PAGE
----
Today's post will review Robert E. Howard's short story The Scarlet Citadel. Those who have not yet read Howard's Conan stories and wish to remain spoiler free should not read on.
The Scarlet Citadel returns us to the time line that introduced Conan in The Phoenix on the Sword. King Conan, after defeating an internal plot to steal his throne, faces an external threat in the form of the treacherous kings of Koth, Ophir, and an evil wizard. Lured onto Shamu plain by his supposed ally, the king's troops are massacred and Conan himself put into captivity. The rest of the story narrates Conan's escape from the dark dungeons beneath the Scarlet Citadel and his return to power with the help of an imprisoned sorcerer.
The first aspect of this story that struck me was the abrupt shift in level of civilization depicted in The Scarlet Citadel. Conan's world has hitherto been a reflection of classical antiquity. In this story, however, Conan's world comes across, particularly in the warfare, as medieval. The effect is a bit jarring and I do wonder what Howard was up to. However, some aspects of medieval culture can be calqued onto the Hellenistic Era, as artist Mark Schultz seems to have done with his illustrations for The Scarlet Citadel, so the overall effect doesn't train-wreck the story. Howard is careful to find other ways to connect this particular story into his evolving corpus such as making sure to mention the poet Rinaldo and give hints as to what really prompted him to conspire against the king, or to hint that his evil wizard is yet another acolyte of Set.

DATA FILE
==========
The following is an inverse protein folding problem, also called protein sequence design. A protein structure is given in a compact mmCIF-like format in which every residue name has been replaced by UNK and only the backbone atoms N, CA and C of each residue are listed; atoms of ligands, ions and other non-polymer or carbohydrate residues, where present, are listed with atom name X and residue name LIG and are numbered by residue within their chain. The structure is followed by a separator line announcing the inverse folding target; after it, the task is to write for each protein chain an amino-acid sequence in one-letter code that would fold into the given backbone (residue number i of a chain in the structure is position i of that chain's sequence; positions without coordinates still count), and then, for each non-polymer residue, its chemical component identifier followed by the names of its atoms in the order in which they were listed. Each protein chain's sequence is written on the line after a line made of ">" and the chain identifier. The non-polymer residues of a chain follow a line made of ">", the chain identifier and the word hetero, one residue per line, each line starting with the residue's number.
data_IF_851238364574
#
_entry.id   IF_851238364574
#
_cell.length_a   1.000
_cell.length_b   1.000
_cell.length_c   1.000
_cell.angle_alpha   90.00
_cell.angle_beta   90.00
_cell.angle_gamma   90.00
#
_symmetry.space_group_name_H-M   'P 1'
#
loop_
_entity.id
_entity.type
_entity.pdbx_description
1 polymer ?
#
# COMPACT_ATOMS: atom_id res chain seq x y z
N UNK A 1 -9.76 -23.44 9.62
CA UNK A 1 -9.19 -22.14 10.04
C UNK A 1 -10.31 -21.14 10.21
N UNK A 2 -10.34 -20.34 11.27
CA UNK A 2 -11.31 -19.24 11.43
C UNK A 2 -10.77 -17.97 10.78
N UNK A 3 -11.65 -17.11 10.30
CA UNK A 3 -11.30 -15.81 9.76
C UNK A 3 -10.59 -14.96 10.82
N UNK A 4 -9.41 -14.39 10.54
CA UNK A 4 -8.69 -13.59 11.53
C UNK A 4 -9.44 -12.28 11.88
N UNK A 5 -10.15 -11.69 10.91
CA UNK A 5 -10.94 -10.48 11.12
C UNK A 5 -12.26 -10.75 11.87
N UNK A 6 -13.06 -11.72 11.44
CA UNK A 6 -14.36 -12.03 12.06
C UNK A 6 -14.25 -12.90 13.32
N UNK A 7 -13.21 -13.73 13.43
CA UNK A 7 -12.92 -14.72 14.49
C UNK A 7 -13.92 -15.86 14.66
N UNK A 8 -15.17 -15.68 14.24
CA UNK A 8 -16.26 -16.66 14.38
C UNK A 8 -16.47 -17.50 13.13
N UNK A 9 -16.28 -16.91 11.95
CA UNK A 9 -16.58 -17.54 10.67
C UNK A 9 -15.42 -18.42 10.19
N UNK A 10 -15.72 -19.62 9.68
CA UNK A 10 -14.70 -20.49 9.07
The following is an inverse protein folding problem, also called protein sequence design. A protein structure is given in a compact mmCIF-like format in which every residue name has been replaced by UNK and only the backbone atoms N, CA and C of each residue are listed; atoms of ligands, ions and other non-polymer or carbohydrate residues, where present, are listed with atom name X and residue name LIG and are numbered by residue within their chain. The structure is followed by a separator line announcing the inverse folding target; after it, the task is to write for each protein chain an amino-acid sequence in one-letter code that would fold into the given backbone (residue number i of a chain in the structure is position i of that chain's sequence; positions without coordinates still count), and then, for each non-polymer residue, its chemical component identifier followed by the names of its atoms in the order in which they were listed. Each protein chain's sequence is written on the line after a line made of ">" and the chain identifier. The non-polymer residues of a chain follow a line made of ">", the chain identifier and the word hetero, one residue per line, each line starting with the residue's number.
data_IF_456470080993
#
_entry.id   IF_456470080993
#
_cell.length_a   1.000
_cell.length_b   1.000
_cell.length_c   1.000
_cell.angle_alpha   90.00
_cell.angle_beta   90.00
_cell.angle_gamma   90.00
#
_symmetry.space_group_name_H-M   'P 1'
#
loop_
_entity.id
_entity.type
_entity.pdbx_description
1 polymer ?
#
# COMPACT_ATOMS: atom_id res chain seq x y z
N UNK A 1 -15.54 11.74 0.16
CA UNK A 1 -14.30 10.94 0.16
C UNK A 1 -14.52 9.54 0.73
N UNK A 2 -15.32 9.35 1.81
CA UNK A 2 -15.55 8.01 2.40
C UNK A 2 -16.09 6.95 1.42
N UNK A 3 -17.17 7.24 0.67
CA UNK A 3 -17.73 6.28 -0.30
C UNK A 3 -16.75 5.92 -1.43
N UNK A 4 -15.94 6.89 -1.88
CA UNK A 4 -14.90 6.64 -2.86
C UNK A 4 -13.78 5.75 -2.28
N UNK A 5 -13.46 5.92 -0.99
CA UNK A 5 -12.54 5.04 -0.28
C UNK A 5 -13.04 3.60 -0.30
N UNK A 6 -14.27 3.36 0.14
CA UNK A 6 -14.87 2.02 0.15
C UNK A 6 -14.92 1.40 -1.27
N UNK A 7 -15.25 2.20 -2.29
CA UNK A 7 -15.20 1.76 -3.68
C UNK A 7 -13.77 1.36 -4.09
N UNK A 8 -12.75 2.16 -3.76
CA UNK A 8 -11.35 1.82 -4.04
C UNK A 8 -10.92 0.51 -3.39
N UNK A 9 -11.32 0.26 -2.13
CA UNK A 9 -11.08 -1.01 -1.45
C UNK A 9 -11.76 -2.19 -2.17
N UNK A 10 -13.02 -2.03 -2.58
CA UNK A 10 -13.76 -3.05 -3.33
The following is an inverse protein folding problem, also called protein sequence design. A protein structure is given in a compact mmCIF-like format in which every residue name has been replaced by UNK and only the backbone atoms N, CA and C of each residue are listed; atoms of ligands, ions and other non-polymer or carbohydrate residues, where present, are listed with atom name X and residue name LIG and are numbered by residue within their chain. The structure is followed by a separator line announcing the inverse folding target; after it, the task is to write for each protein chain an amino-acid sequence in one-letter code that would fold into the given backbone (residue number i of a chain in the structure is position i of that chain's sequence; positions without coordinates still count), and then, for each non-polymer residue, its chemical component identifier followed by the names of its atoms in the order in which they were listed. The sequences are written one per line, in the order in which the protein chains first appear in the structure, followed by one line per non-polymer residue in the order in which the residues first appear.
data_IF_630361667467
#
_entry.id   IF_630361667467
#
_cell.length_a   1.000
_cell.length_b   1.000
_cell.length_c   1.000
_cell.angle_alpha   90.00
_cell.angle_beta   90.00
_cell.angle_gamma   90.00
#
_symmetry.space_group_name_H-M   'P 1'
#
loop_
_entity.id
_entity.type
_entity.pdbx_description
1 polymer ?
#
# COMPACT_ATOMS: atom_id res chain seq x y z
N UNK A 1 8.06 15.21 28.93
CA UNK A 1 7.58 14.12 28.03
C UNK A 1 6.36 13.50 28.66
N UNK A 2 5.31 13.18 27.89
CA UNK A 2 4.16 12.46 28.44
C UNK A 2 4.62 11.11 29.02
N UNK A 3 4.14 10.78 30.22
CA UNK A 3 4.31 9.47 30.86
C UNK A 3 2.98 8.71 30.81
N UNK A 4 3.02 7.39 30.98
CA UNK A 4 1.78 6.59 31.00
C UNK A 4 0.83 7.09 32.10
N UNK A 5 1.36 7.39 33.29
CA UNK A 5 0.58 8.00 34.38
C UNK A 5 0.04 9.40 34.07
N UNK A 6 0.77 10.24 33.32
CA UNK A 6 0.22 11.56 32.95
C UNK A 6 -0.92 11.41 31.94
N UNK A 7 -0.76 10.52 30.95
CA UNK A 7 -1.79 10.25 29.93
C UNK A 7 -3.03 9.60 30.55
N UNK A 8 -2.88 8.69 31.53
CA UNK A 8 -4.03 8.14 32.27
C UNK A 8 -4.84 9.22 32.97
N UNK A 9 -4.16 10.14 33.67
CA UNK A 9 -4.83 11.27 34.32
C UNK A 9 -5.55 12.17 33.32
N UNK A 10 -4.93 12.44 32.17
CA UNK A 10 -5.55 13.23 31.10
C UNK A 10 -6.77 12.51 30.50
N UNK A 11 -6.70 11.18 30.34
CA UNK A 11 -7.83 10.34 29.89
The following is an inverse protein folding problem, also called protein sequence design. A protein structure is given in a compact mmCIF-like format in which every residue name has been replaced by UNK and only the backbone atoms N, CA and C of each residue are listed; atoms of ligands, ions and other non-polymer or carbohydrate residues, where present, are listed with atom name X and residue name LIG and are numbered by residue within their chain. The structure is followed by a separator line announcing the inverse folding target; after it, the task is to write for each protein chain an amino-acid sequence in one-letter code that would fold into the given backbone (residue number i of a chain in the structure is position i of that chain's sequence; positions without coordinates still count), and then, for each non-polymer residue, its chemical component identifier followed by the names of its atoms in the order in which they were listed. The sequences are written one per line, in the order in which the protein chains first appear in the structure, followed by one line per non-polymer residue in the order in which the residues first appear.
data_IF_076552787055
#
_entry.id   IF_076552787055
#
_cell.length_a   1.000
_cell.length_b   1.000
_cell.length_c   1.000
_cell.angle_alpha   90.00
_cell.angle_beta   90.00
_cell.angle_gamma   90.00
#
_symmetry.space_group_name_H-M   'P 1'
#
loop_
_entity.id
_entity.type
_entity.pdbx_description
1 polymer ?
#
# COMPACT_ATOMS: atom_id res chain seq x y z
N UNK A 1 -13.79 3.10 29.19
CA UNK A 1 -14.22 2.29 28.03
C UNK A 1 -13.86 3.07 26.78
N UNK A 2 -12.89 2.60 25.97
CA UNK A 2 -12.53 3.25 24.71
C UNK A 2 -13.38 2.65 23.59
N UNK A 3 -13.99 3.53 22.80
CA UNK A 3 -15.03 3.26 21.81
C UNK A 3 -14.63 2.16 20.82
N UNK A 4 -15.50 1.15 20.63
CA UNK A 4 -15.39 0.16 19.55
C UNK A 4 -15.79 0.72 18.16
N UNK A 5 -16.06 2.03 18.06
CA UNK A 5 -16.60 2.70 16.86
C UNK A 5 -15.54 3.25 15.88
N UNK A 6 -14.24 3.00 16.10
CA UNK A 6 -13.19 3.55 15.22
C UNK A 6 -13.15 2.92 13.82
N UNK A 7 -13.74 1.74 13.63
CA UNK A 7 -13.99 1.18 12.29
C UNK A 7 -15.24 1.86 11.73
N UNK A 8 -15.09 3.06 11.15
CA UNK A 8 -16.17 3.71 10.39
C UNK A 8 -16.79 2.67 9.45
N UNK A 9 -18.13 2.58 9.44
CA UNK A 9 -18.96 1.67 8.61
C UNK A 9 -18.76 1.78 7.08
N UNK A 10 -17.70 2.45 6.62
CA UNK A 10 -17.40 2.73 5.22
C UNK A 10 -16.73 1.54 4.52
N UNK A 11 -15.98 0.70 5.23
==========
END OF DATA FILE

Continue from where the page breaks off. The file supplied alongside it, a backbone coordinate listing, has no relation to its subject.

Conan as a character retains all the barbarian ferocity of his younger years, but has a highly developed sense of sympathy, compassion, and duty to others absent from his middle period. There's more in common with the Conan of The Scarlet Citadel and The Tower of the Elephant than with the Conan of Queen of the Black Coast or The Black Colossus. Conan, as he appears in many of the stories, might actually sell out a kingdom for a chance to get away, or die merely to spite his captors, but only in his youth or middle age would he refuse to sell out an entire people out of a sense of duty and compassion. Indeed, Conan taunts his captors with the fact that he is more just and mild king as a barbarian usurper than they are as civilized and legitimate monarchs. Noble Conan didn't necessarily sell stories, though, nor did he win cover art without the aid of a few pin-up girls. This may explain why Howard turned to developing Conan's middle period immediately after The Scarlet Citadel and left the noble king behind (see the essay Hyborian Genesis in the Del Rey collected edition for more thoughts on this trend).
In other negative news, we also get some strong hints of Howard's racism in The Scarlet Citadel. This will pop up from time to time throughout the stories along with growing sexism. Together, these vices form the chief objections to Howard's writings. In his best pieces, however, these elements are either absent or submerged. It's interesting that the racist element shows up in a tale with strong lovecraftian influences given that Howard's friend H.P. Lovecraft was a notable racist himself (so much so that even Howard was repulsed by some of Lovecraft's views and took pains to challenge them).
On a final assessment, then, The Scarlet Citadel constitutes some of Howard's better work though it is marred by his sudden carelessness about world-continuity and a scene tainted by racism. The daring escape and climactic battle are suitably epic with the typical "weird" twist providing a satisfying ending to the whole.
That's it for today. We'll be returning to Conan's middle period with one of the landmark tales Queen of the Black Coast.